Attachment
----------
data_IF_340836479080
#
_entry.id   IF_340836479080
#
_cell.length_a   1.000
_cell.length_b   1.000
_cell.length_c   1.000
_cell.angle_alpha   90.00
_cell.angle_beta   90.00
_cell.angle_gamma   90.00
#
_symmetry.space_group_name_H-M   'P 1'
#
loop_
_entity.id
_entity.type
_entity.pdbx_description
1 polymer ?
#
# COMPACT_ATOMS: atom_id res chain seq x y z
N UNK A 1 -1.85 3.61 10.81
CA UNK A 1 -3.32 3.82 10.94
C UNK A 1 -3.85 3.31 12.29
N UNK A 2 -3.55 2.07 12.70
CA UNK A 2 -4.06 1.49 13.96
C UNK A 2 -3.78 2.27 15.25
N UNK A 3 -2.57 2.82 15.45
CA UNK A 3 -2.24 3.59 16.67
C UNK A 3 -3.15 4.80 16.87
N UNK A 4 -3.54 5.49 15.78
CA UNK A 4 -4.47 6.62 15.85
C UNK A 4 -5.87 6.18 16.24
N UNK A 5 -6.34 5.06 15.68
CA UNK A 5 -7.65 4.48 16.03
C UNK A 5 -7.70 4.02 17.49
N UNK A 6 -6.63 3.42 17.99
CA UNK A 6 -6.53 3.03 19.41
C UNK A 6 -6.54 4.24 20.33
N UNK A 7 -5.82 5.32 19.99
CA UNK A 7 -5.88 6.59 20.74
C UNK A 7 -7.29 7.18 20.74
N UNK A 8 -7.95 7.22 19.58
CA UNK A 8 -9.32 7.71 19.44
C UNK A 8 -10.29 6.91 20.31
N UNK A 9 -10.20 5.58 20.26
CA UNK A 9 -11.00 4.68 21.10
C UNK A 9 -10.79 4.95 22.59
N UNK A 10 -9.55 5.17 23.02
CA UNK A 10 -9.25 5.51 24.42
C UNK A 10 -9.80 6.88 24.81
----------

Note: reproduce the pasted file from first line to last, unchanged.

data_IF_340836479080
#
_entry.id   IF_340836479080
#
_cell.length_a   1.000
_cell.length_b   1.000
_cell.length_c   1.000
_cell.angle_alpha   90.00
_cell.angle_beta   90.00
_cell.angle_gamma   90.00
#
_symmetry.space_group_name_H-M   'P 1'
#
loop_
_entity.id
_entity.type
_entity.pdbx_description
1 polymer ?
#
# COMPACT_ATOMS: atom_id res chain seq x y z
N UNK A 1 -1.85 3.61 10.81
CA UNK A 1 -3.32 3.82 10.94
C UNK A 1 -3.85 3.31 12.29
N UNK A 2 -3.55 2.07 12.70
CA UNK A 2 -4.06 1.49 13.96
C UNK A 2 -3.78 2.27 15.25
N UNK A 3 -2.57 2.82 15.45
CA UNK A 3 -2.24 3.59 16.67
C UNK A 3 -3.15 4.80 16.87
N UNK A 4 -3.54 5.49 15.78
CA UNK A 4 -4.47 6.62 15.85
C UNK A 4 -5.87 6.18 16.24
N UNK A 5 -6.34 5.06 15.68
CA UNK A 5 -7.65 4.48 16.03
C UNK A 5 -7.70 4.02 17.49
N UNK A 6 -6.63 3.42 17.99
CA UNK A 6 -6.53 3.03 19.41
C UNK A 6 -6.54 4.24 20.33
N UNK A 7 -5.82 5.32 19.99
CA UNK A 7 -5.88 6.59 20.74
C UNK A 7 -7.29 7.18 20.74
N UNK A 8 -7.95 7.22 19.58
CA UNK A 8 -9.32 7.71 19.44
C UNK A 8 -10.29 6.91 20.31
N UNK A 9 -10.20 5.58 20.26
CA UNK A 9 -11.00 4.68 21.10
C UNK A 9 -10.79 4.95 22.59
N UNK A 10 -9.55 5.17 23.02
CA UNK A 10 -9.25 5.51 24.42
C UNK A 10 -9.80 6.88 24.81